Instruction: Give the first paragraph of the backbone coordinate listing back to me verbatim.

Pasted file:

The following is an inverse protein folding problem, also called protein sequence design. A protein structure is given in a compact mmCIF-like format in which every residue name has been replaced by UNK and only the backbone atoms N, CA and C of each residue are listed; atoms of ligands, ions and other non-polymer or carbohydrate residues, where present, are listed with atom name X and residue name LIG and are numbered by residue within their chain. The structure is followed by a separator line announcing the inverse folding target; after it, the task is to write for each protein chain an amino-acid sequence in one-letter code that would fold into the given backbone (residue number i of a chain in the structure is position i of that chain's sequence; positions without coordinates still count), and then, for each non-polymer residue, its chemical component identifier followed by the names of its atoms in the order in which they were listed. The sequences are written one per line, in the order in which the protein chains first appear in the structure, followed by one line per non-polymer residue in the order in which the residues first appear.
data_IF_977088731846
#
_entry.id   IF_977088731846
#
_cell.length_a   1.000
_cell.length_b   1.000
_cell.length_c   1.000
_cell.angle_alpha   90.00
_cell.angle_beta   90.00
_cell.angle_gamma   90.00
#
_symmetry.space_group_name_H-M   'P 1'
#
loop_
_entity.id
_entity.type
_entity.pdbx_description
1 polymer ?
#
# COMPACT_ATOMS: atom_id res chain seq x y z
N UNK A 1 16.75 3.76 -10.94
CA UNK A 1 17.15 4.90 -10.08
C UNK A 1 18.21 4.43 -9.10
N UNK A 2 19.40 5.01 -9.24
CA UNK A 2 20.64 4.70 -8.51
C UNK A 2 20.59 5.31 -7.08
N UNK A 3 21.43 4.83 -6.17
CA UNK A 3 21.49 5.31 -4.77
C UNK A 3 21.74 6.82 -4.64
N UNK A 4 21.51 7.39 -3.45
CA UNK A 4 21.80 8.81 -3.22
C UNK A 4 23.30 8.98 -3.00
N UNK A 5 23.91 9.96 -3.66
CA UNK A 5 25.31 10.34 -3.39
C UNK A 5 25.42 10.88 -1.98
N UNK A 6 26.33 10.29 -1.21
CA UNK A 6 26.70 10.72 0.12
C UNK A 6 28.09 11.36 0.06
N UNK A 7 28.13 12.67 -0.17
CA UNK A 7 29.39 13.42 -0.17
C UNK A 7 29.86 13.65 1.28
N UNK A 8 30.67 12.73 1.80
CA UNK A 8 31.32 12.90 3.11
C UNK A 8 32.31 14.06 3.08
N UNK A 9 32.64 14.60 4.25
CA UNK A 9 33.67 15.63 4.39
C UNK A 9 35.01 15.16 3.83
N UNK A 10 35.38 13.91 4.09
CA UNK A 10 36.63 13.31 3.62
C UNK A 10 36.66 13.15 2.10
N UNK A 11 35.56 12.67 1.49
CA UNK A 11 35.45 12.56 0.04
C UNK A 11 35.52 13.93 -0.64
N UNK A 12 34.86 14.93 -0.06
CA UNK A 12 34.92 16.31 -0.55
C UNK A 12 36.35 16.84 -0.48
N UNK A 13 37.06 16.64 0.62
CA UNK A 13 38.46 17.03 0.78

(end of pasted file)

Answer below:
The following is an inverse protein folding problem, also called protein sequence design. A protein structure is given in a compact mmCIF-like format in which every residue name has been replaced by UNK and only the backbone atoms N, CA and C of each residue are listed; atoms of ligands, ions and other non-polymer or carbohydrate residues, where present, are listed with atom name X and residue name LIG and are numbered by residue within their chain. The structure is followed by a separator line announcing the inverse folding target; after it, the task is to write for each protein chain an amino-acid sequence in one-letter code that would fold into the given backbone (residue number i of a chain in the structure is position i of that chain's sequence; positions without coordinates still count), and then, for each non-polymer residue, its chemical component identifier followed by the names of its atoms in the order in which they were listed. The sequences are written one per line, in the order in which the protein chains first appear in the structure, followed by one line per non-polymer residue in the order in which the residues first appear.